You can take a picture manually with the command:fswebcam -r 640×480 -d /dev/video0 testpicture.jpgThen use the “ls” command to see if your picture appeared in the working directory.
mpg123 is a command line audio player that alarmd.py uses to play audio files such as, “System armed,” and “Motion detected. Please enter passcode.”
sudo apt-get install mpg123
Step 5: Add PiLarm Code
Now add the code that I created to perform the PiLarm functions. It is located at:https://github.com/BabyWrassler/PiLarm
- To put the code on a headless Pi (no monitor, SSHing in over the network), you can use git. The Pi doesn’t come with git, but you can install it:
sudo apt-get install git-core
And then use the “clone” command to download it to your Pi:
git clone https://github.com/BabyWrassler/PiLarm.git
You’ll now have a directory called PiLarm containing the python files and audio files for the PiLarm.
- Set alarmd.py and keypadd.py to run on boot by adding the following lines to /etc/rc.local just before the line that reads “exit 0”.
python /home/pi/Alarm/keypadd.py & python /home/pi/Alarm/alarmd.py &
- Familiarize yourself with the code. Compare it to the flowcharts above and see how the statements in the code work.
- Line 96 in keypadd.py contains the passcode (1912) used to arm and disarm the system. Line 97 is the haltcode (5764), used to gracefully shutdown the Pi and prepare it to be unplugged.
- If you are using the Raspberry Pi Camera Module, refer back to their instructions to see what commands you will need to put into alarmd.py in place of the fswebcam commands.
Step 6: Setup Twitter
Set up an “App” to get a Twitter API key: https://dev.twitter.com/apps/new
- For the “Access Level,” choose “Read and Write”. This will give you the “Consumer Key,” “Consumer Secret,” “Access Token,” and “Access Secret” that you will plug in as values for the function that creates the TweetPony API object (line 10 in alarmd.py, which currently reads “api = tweetpony.API(consumer_key = “abcd”, consumer_secret = “efgh”, access_token = “ijkl”, access_token_secret = “mnop”)”).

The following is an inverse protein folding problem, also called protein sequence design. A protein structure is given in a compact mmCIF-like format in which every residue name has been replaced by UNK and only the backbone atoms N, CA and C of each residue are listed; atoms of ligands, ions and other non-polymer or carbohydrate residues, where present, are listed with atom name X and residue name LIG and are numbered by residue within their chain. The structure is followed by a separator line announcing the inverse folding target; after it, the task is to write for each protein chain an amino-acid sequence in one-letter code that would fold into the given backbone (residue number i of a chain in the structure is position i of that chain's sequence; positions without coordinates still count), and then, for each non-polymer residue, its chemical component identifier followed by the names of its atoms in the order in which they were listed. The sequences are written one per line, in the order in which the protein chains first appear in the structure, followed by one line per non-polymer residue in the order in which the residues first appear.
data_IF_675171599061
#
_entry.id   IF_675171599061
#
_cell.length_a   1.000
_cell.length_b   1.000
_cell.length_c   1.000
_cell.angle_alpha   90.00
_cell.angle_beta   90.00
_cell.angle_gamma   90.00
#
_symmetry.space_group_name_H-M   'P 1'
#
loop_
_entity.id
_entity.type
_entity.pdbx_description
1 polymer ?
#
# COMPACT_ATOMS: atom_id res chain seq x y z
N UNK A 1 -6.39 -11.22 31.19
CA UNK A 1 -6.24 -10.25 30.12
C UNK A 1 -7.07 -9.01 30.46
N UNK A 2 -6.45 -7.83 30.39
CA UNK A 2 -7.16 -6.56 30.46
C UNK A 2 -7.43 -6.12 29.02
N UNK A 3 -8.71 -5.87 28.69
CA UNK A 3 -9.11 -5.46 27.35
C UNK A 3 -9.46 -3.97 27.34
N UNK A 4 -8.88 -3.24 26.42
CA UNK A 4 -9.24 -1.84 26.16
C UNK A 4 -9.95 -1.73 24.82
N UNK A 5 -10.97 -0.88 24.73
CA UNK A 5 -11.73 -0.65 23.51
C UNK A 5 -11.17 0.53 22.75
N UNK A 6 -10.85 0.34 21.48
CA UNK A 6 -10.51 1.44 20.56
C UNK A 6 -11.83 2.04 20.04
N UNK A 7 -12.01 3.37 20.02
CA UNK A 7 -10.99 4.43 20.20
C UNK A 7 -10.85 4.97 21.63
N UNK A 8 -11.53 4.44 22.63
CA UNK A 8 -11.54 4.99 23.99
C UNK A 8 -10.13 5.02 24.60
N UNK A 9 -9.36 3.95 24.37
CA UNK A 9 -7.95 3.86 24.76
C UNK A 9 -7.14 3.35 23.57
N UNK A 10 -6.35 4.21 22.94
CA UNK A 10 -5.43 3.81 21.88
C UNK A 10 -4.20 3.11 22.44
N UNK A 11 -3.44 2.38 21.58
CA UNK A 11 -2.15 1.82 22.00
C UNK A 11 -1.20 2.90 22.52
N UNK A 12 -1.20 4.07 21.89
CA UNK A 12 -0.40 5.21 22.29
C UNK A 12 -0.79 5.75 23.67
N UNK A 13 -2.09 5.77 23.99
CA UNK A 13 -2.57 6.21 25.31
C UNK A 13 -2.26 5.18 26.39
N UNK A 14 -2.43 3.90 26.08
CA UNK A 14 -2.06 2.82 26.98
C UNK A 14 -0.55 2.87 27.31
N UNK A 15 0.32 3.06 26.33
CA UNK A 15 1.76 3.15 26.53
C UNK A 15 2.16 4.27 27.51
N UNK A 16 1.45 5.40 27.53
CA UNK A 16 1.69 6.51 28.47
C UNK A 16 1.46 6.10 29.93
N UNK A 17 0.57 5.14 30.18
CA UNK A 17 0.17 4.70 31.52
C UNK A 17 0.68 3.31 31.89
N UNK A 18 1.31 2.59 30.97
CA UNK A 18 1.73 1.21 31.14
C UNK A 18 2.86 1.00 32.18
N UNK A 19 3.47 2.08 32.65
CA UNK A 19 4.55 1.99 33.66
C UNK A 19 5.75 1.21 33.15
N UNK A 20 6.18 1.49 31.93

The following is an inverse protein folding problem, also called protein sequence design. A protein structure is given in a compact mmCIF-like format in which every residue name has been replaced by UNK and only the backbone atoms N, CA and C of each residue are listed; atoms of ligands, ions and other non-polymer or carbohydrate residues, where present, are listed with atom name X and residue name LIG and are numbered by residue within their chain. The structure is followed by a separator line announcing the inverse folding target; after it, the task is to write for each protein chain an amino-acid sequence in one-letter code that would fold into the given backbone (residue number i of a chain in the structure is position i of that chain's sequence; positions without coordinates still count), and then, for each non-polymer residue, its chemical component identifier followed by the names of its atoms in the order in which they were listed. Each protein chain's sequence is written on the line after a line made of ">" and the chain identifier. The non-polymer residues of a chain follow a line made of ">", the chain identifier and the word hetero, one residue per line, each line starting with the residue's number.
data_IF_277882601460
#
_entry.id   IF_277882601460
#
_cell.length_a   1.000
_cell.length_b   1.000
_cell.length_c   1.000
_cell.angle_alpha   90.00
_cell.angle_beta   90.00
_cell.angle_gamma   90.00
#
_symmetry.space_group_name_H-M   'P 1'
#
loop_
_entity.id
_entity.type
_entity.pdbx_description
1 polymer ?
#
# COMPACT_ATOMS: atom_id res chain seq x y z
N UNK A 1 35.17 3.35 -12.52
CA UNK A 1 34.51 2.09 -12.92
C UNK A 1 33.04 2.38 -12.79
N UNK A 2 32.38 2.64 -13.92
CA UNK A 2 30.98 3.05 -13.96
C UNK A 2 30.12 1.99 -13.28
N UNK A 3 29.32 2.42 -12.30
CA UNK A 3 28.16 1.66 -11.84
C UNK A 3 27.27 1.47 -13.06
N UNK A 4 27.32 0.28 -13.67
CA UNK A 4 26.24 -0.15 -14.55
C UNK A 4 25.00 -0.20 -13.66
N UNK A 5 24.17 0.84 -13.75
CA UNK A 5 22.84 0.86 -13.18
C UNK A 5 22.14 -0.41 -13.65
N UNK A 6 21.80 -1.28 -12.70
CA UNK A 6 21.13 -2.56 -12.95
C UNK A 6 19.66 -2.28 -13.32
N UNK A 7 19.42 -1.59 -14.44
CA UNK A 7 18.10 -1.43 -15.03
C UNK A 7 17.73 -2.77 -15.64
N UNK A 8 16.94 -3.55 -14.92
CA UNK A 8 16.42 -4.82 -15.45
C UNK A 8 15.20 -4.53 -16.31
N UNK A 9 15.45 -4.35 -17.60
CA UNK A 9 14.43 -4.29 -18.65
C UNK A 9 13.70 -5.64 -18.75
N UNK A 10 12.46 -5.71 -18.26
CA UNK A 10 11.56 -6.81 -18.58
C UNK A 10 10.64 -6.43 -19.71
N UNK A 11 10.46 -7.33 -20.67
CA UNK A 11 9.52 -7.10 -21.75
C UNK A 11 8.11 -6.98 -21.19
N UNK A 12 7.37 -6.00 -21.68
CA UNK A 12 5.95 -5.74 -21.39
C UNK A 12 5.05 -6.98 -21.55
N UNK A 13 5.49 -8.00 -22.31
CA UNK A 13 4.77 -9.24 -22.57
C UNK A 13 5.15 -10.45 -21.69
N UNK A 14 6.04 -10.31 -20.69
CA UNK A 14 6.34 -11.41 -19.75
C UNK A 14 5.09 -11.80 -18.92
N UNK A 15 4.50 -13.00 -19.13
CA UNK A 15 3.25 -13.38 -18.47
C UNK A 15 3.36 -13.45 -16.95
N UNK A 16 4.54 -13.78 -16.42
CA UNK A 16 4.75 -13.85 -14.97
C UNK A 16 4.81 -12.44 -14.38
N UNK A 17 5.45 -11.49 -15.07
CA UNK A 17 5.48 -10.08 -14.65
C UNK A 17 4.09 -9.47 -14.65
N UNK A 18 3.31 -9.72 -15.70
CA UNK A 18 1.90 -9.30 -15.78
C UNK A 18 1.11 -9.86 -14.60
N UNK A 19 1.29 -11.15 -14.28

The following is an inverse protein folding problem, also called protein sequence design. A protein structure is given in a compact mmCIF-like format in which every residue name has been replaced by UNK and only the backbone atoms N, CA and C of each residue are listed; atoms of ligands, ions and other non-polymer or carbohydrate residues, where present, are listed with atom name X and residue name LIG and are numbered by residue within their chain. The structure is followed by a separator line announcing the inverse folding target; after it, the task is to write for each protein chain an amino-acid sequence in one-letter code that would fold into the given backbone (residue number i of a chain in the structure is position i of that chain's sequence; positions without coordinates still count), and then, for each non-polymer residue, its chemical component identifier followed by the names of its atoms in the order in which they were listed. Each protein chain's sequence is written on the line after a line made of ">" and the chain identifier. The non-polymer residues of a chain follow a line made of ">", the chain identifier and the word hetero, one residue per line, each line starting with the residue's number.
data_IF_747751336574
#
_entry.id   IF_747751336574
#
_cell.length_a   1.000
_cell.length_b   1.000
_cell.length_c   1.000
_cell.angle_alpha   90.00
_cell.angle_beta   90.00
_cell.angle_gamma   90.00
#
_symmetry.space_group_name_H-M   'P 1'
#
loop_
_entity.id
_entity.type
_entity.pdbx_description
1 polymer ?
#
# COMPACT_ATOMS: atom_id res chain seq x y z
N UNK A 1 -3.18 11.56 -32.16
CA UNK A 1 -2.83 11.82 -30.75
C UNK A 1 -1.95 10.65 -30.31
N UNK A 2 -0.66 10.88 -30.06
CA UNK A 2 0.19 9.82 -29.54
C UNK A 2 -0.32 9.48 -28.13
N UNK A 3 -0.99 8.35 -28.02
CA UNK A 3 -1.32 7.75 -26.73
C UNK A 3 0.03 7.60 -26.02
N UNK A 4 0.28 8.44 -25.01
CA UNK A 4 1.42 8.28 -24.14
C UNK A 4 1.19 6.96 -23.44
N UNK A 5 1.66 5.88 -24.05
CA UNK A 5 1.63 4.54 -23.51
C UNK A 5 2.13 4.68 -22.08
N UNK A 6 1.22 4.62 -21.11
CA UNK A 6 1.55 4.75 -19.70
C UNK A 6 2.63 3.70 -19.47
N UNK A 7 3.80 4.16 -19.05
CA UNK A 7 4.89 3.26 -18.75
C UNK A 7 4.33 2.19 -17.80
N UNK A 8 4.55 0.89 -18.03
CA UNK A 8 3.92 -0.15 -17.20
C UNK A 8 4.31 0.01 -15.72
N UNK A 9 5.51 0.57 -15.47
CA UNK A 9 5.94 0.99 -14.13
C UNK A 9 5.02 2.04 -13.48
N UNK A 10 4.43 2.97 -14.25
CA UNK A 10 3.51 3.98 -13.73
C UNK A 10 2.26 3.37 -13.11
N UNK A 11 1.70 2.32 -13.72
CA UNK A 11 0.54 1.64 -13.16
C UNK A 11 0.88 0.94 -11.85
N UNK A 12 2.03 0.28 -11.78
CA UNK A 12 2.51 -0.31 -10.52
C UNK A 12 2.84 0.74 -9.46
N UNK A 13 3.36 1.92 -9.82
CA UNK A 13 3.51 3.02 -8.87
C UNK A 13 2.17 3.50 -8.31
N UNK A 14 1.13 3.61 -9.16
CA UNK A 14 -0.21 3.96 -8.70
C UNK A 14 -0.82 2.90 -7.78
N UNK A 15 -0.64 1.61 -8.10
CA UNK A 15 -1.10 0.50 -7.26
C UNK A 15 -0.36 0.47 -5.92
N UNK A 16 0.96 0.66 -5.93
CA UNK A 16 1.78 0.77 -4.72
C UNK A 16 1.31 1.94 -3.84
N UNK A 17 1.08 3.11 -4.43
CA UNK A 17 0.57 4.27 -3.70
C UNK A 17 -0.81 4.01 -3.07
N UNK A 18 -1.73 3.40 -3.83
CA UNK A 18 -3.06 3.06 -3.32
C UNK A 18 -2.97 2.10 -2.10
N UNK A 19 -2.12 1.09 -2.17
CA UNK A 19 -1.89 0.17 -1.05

Step 7: Solder Up Perma-Proto
The Perma-Proto from Adafruit is great because it comes with a connector for the Pi’s GPIO. The pins are labeled on the board by the connector, which makes connecting things easy.
- Connect the Pi’s 3.3V power pin to the Perma-Proto’s positive power rail, and the Pi’s ground pin to the Perma-Proto’s ground rail. Then its just a matter of neatly and carefully routing wires to get everything connected. I use male and female headers as connectors for things like the passive infrared sensor, but you can solder them directly if you like.
- Notice that the speaker amplifier is on the Perma-Proto to get power from its power rail, but it is not connected to the Pi through the GPIO header. The audio cable connects the amp separately, and the speaker connects to the amp’s screw terminals.
- The matrix keypad has a rather short attached cable, so be sure to plan your layout before soldering.
For more detail: PiLarm Portable Raspberry Pi Room Alarm